AG Griffin rejects ballot title for FOIA, transparency amendment

by Roby Brock ([email protected]) 649 views 

Citing problems in the text of a proposed amendment to incorporate the Freedom of Information Act and protections for government transparency into the state Constitution, Attorney General Tim Griffin rejected a group’s ballot title Monday (Dec. 11).

Griffin cited three major problems with the proposal, which was submitted by Arkansas Citizens for Transparency in November. The proposed constitutional amendment would:

  • Create an Arkansas citizen’s right to government transparency;
  • Require a law making government business less transparent to pass through approval by the people of Arkansas; and
  • Allow the state of Arkansas to be sued in state court for failure to comply with Arkansas government transparency laws.

The group has submitted a proposed constitutional amendment and a proposed initiated act to flush out further details. That complication is one of the reasons cited by the Arkansas AG for his rejection.

“First, the proposed text lacks clarity regarding the meaning of key terms. Second, a voter reviewing your ballot title would not be sufficiently advised about the content of the statutes you are attempting to incorporate,” Griffin wrote.

Griffin also noted that the term “government transparency” is never defined in the amendment nor is it defined in existing state law.

“[I]t is unclear whether you intend this limitation on the legislature’s power to be identical with the citizen’s right to ‘government transparency.’ The meaning of this new constitutional right would likely give the voter serious ground for reflection,” Griffin said.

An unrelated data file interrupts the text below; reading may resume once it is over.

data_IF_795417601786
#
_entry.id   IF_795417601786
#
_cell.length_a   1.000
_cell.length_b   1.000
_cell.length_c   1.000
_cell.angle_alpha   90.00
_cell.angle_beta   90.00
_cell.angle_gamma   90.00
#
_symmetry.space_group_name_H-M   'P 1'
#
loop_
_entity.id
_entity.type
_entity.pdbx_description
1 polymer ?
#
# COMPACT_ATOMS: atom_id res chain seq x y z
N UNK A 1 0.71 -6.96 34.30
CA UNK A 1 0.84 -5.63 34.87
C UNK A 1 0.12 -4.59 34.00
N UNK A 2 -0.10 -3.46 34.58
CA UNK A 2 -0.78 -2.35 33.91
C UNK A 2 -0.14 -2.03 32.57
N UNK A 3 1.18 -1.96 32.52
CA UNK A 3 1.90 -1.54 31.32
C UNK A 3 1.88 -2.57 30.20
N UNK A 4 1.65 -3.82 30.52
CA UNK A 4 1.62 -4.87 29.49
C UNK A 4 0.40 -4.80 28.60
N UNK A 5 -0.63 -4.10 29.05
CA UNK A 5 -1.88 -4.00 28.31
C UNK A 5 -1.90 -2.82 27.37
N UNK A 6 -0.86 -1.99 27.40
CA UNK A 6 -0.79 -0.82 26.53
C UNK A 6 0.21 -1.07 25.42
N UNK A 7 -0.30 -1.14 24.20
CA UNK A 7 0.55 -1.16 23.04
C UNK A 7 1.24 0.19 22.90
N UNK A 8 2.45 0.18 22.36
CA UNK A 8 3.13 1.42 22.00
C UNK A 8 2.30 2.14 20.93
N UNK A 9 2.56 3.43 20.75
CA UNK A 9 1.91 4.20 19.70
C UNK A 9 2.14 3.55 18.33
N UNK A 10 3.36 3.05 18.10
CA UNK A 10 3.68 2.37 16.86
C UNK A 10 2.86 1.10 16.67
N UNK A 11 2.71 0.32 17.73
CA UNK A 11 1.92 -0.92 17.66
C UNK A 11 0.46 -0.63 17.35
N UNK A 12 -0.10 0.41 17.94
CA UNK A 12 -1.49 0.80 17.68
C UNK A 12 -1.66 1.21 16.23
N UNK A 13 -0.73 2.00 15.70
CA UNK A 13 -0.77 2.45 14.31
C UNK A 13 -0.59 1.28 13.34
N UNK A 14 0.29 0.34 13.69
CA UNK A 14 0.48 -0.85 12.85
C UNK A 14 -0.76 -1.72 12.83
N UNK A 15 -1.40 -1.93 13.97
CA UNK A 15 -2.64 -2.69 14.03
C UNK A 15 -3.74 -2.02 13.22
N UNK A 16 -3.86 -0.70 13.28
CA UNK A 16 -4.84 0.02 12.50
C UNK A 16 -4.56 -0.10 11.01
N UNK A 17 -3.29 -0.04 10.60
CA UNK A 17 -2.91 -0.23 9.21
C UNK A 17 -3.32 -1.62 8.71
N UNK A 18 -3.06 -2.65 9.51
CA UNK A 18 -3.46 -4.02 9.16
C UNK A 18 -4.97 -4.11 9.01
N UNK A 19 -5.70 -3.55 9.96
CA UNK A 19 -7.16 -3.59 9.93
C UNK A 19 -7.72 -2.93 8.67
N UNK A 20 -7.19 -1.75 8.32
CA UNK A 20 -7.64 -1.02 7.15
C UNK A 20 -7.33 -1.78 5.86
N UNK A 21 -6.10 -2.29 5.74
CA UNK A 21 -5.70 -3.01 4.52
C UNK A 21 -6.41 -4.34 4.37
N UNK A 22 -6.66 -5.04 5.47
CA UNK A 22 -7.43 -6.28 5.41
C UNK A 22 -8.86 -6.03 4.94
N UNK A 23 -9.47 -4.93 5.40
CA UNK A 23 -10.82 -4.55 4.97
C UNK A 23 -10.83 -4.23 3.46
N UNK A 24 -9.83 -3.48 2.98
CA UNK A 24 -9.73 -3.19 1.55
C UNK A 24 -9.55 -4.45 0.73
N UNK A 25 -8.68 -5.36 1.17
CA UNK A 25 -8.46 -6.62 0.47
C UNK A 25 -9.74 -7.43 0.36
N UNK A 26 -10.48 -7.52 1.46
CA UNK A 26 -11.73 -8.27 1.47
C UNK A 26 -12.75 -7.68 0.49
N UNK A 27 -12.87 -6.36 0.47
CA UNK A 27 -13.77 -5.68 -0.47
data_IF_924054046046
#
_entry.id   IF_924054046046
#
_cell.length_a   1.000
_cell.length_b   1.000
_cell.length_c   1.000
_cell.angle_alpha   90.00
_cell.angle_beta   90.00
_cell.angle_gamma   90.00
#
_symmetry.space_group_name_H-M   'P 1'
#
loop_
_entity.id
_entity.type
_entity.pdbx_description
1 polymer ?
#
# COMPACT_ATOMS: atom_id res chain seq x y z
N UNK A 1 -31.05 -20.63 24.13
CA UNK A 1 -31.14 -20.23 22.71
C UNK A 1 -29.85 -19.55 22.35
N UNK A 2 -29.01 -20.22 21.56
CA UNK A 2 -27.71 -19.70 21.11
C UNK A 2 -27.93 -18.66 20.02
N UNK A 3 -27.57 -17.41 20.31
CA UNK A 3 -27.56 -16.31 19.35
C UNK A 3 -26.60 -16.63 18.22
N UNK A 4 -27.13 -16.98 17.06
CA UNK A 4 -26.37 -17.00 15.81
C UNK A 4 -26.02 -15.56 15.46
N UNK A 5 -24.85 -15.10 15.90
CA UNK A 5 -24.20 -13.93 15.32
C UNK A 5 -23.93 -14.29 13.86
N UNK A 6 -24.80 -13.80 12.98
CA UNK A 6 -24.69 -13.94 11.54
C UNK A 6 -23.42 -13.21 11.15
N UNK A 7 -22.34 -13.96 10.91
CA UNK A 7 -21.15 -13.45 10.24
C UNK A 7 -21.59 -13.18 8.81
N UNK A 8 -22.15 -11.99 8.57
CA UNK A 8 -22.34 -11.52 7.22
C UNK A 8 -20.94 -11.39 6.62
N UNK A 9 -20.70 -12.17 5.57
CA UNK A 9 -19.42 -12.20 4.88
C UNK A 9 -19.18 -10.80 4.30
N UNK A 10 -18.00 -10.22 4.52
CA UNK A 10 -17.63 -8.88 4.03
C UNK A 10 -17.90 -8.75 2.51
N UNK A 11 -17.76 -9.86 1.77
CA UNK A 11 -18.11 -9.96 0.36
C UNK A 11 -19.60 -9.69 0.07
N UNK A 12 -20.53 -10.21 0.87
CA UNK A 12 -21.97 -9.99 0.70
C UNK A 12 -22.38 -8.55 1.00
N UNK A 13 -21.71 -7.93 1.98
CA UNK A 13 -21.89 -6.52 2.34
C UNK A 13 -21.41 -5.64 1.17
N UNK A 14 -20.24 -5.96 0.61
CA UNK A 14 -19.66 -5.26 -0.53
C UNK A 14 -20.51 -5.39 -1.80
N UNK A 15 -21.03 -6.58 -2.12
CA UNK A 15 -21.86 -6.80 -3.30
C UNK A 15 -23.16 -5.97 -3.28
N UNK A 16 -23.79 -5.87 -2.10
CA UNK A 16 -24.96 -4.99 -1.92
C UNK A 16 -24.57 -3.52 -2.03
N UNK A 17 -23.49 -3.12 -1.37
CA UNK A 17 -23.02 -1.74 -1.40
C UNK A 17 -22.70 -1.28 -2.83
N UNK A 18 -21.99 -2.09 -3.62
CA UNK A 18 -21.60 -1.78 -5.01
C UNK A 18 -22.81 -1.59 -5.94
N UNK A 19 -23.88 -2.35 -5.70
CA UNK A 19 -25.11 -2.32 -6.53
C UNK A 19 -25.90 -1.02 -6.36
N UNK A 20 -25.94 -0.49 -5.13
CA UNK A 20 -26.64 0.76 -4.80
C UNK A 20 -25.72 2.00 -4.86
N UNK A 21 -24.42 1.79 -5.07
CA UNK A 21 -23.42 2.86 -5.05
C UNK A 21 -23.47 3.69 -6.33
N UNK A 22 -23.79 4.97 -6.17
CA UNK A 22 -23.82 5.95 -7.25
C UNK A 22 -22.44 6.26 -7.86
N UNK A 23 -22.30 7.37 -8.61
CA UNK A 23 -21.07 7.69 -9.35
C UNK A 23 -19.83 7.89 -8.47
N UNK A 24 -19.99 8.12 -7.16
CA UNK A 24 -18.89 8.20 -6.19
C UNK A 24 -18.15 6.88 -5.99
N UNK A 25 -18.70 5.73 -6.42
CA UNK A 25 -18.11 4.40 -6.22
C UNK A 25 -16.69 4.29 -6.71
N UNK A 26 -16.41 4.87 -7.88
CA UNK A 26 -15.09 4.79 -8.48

He also cited additional terms that are not defined clearly for voters. Examples he offered included “public record,” “public meeting,” “public notice,” and “public process.”

Griffin further suggested that the word “transparency” in the ballot title could also be construed as a reason for rejection.

“While the foregoing defects are sufficient grounds for me to reject your submission, please note that there is an additional issue with your proposed popular name. As one of my predecessor’s concluded in Opinion No. 2012-028, the use of the term ‘transparency’ in a popular name ‘has an obvious positive ring to it’ that seems more designed to persuade than inform. This raises a concern about partisan coloring. I am flagging this for you now in case you would like to provide an alternative in a future submission,” Griffin said.

You can read the AG’s full opinion at this link.

Arkansas Citizens for Transparency issued a statement following the AG’s opinion. The group said it was “perplexed” by his determination, but would work to satisfy his requests.

“Our multi-partisan Drafting Committee met this afternoon to jointly review the opinion concerning the Arkansas Government Transparency Amendment released today by Attorney General Tim Griffin wherein he deems government transparency to be a partisan issue. This leaves us greatly perplexed.

“We have travelled the state during the drafting process, sharing rooms with Arkansans of all party affiliations, working together to ensure access to their government. No one of any party was confused by what ‘government transparency’ means. No one has in any way viewed this as a partisan issue. In fact, the people have repeatedly expressed how refreshing it is to see Arkansans of all parties and perspectives come together on this issue. So, we ask the Attorney General which party opposes government transparency?

“As no citizen asked what ‘government transparency’ means, we did not expect our Attorney General to ask for that definition. The Constitutions grant rights through broad terms which the people understand. The Constitutions do not define free speech, free exercise of religion, or the right to bear arms. Our Attorney General’s Opinion indicates that the right to government transparency should be more restricted than our other rights in the Constitution.

“Because this Amendment was written for the people and with the people, the Drafting Committee will take any and all appropriate action necessary to empower the citizens of Arkansas and ensure their right to transparency and openness at every level of government,” the group said.